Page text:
Improving QSPRs is largely related to three elements: data, representation, and correlation. Most attention has been turned towards improving the structural representation and the underlying models that related these to the target properties. This has been largely supported by recent advancements in the fields of machine learning (ML) and artificial intelligence (AI) and more specifically advances related to feature extraction and functional approximation. Graph neural networks (GNNs) offer an end-to-end framework (thanks to the backpropagation algorithm) that is capable of “learning” a molecular representation of an abstraction of the molecular graph where nodes represent atoms and edges represent bonds. Both nodes and edges are embedded and are attributed with a feature vector that contains information about the atoms and chemical bonds respectively. While these models do eliminate the need for defining groups and are capable of approximating any function (universal approximation theory), they also come with a set of defects: they are high parametric models, they are black-box models, and the uncertainty quantification on the model output is largely taken for granted and their domain application for properties of interest in the chemical engineering field is still unexplored. This work aims to address some of these points.

The first research question addresses the extent current property modeling can be improved through outlier treatment, investigating alternative functional approximation techniques by substituting the linear additivity part of the model with ML-based models in the form of Gaussian processes and artificial neural networks. The study showed that the outlier treatment comes with a drawback in the form of eliminating groups and consequently their contribution. While ML-based approaches for functional approximation do provide better correlations, they are ultimately limited by the nature of the representation used.

The second research question addresses the gap between models “rooted” in a fundamental understanding of the properties in the form of GC models and the data-driven approach. This is done by adding an aspect of interpretability of GNN models by combining the attention mechanism with prior knowledge in the form of the functional groups defined as part of the GC models. The developed models (GroupGAT and attentive GC) showcased insights that are - in most – in agreement with those from GC models. Furthermore, the models showcased competitive accuracy with state-of-the-art GNN-based models in the literature.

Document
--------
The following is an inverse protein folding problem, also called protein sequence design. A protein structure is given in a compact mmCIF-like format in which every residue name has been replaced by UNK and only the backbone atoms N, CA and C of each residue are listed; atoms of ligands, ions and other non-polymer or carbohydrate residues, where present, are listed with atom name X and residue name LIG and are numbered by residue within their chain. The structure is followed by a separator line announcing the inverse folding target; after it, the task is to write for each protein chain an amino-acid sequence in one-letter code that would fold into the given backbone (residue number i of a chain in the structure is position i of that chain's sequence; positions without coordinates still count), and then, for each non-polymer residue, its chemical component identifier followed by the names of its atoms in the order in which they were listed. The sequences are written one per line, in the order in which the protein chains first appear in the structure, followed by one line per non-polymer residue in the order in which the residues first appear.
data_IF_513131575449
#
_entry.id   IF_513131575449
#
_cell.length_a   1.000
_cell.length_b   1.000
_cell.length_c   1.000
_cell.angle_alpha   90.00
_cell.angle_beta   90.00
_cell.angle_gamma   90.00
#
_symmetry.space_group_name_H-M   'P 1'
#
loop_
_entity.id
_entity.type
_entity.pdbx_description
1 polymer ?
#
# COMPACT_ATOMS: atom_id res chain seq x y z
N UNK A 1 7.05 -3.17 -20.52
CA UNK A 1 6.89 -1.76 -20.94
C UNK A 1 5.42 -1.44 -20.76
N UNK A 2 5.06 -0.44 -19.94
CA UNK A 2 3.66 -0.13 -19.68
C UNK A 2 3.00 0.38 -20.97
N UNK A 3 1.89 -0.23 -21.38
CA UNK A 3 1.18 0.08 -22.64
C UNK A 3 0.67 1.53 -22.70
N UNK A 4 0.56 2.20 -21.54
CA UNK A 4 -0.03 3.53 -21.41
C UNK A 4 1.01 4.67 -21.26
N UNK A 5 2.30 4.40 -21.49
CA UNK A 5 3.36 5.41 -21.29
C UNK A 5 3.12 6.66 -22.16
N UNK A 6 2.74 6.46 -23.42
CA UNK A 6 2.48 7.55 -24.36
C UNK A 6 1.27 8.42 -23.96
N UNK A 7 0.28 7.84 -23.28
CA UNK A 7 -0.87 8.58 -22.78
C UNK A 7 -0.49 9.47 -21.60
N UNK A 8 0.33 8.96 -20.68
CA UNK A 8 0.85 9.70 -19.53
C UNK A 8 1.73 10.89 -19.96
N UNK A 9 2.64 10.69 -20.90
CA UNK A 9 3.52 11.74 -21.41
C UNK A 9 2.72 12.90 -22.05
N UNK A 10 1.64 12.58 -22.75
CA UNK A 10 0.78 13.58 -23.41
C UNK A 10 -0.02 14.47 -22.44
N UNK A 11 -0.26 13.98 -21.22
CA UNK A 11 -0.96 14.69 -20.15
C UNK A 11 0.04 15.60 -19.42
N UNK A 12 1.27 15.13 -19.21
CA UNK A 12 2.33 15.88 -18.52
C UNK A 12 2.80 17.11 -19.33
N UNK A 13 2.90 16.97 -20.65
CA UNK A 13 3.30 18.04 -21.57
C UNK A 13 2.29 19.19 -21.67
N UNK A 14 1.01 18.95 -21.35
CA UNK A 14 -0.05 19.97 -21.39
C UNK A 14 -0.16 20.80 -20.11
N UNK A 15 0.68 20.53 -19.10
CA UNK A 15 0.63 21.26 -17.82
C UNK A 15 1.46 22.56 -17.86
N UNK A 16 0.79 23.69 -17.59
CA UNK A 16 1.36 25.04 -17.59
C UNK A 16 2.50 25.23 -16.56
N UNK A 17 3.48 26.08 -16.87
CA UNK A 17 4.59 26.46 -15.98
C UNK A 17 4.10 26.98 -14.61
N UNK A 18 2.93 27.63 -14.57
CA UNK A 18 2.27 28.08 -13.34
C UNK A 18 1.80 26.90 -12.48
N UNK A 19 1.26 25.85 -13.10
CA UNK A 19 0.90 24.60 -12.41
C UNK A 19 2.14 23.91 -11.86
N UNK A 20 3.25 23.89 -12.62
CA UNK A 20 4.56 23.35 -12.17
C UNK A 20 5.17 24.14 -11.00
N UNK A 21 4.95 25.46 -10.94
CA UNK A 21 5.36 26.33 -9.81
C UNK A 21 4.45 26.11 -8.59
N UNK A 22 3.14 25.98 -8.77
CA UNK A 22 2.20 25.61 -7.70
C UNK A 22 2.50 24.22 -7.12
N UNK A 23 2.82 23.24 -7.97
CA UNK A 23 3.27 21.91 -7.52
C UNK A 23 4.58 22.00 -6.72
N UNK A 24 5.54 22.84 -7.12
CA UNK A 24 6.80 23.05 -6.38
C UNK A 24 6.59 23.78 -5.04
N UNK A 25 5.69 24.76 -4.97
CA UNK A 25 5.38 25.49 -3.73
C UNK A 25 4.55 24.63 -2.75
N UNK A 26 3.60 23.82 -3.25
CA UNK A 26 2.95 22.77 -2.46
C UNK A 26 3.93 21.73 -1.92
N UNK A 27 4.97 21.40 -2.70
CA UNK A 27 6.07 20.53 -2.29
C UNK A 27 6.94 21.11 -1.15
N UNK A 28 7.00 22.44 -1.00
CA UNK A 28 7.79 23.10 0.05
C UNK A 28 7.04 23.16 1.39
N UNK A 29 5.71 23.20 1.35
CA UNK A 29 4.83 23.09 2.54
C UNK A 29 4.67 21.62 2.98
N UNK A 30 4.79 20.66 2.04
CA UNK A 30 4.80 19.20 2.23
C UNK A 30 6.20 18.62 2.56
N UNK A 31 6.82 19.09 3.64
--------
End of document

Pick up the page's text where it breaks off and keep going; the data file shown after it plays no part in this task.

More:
The third research question addresses the different approaches to quantify the uncertainty in the model prediction of GNN-based models. Here, we highlighted three techniques in the form of ensembling, last-layer Monte Carlo dropout, and bootstrap. The different techniques showed different results and a varying degree of confidence in their prediction which is highly related to the data used and the weight initialization. The study concludes that ensemble and bootstrap are the most widely adopted techniques.

The fourth (and last) research question addresses the extent developed GNN models can model the properties of interest in the chemical engineering field. The study covered 30 properties with different applications and showcased that GNN models are a “one model fits all” approach that provides state-of-the-art accuracy compared to widely used GC models for chemical product design.

Considering the intensity and pace of GNN model development, there is an increasing lack in the level of empirical rigor, which might limit the understanding of how such data-driven models operate. Therefore, we address finally the future direction of property modeling to further extend their domain of applicability and accuracy.
Original languageEnglish
Place of PublicationKgs. Lyngby
PublisherTechnical University of Denmark
Number of pages197
Publication statusPublished - 2023